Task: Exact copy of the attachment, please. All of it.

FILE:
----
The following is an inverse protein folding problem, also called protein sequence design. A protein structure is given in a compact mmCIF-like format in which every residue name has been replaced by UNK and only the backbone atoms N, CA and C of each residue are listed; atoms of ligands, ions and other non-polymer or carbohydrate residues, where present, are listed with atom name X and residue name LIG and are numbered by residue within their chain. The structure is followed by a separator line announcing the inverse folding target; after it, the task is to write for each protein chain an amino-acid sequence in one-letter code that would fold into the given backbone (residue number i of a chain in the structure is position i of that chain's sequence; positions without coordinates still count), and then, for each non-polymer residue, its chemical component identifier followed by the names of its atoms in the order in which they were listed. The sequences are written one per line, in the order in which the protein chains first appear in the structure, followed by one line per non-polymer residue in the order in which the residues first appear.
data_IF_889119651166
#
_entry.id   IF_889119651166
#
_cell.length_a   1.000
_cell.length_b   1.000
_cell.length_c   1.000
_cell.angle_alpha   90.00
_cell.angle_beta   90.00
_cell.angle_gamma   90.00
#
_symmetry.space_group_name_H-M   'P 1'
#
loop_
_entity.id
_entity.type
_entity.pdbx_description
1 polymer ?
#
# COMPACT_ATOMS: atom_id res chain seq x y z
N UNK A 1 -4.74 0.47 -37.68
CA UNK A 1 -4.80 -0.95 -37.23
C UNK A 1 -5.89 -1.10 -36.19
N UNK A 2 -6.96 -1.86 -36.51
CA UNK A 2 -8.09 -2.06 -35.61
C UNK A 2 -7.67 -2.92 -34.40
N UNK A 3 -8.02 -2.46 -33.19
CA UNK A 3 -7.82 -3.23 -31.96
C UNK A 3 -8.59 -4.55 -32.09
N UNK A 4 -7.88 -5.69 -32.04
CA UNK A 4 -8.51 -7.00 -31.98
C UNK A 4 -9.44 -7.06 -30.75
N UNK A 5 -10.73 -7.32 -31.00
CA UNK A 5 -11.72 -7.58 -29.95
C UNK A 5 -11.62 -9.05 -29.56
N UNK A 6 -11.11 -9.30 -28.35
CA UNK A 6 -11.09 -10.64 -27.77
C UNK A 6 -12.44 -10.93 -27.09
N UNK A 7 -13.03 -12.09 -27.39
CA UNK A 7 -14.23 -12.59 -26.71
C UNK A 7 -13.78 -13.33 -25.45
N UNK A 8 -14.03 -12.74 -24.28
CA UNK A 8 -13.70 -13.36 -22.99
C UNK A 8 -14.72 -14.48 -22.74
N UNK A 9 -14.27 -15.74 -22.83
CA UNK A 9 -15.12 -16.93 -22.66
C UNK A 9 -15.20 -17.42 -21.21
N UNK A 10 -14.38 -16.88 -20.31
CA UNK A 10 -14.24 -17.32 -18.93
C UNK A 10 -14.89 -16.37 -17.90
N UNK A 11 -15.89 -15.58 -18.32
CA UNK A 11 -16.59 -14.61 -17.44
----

The following is an inverse protein folding problem, also called protein sequence design. A protein structure is given in a compact mmCIF-like format in which every residue name has been replaced by UNK and only the backbone atoms N, CA and C of each residue are listed; atoms of ligands, ions and other non-polymer or carbohydrate residues, where present, are listed with atom name X and residue name LIG and are numbered by residue within their chain. The structure is followed by a separator line announcing the inverse folding target; after it, the task is to write for each protein chain an amino-acid sequence in one-letter code that would fold into the given backbone (residue number i of a chain in the structure is position i of that chain's sequence; positions without coordinates still count), and then, for each non-polymer residue, its chemical component identifier followed by the names of its atoms in the order in which they were listed. The sequences are written one per line, in the order in which the protein chains first appear in the structure, followed by one line per non-polymer residue in the order in which the residues first appear.
data_IF_889119651166
#
_entry.id   IF_889119651166
#
_cell.length_a   1.000
_cell.length_b   1.000
_cell.length_c   1.000
_cell.angle_alpha   90.00
_cell.angle_beta   90.00
_cell.angle_gamma   90.00
#
_symmetry.space_group_name_H-M   'P 1'
#
loop_
_entity.id
_entity.type
_entity.pdbx_description
1 polymer ?
#
# COMPACT_ATOMS: atom_id res chain seq x y z
N UNK A 1 -4.74 0.47 -37.68
CA UNK A 1 -4.80 -0.95 -37.23
C UNK A 1 -5.89 -1.10 -36.19
N UNK A 2 -6.96 -1.86 -36.51
CA UNK A 2 -8.09 -2.06 -35.61
C UNK A 2 -7.67 -2.92 -34.40
N UNK A 3 -8.02 -2.46 -33.19
CA UNK A 3 -7.82 -3.23 -31.96
C UNK A 3 -8.59 -4.55 -32.09
N UNK A 4 -7.88 -5.69 -32.04
CA UNK A 4 -8.51 -7.00 -31.98
C UNK A 4 -9.44 -7.06 -30.75
N UNK A 5 -10.73 -7.32 -31.00
CA UNK A 5 -11.72 -7.58 -29.95
C UNK A 5 -11.62 -9.05 -29.56
N UNK A 6 -11.11 -9.30 -28.35
CA UNK A 6 -11.09 -10.64 -27.77
C UNK A 6 -12.44 -10.93 -27.09
N UNK A 7 -13.03 -12.09 -27.39
CA UNK A 7 -14.23 -12.59 -26.71
C UNK A 7 -13.78 -13.33 -25.45
N UNK A 8 -14.03 -12.74 -24.28
CA UNK A 8 -13.70 -13.36 -22.99
C UNK A 8 -14.72 -14.48 -22.74
N UNK A 9 -14.27 -15.74 -22.83
CA UNK A 9 -15.12 -16.93 -22.66
C UNK A 9 -15.20 -17.42 -21.21
N UNK A 10 -14.38 -16.88 -20.31
CA UNK A 10 -14.24 -17.32 -18.93
C UNK A 10 -14.89 -16.37 -17.90
N UNK A 11 -15.89 -15.58 -18.32
CA UNK A 11 -16.59 -14.61 -17.44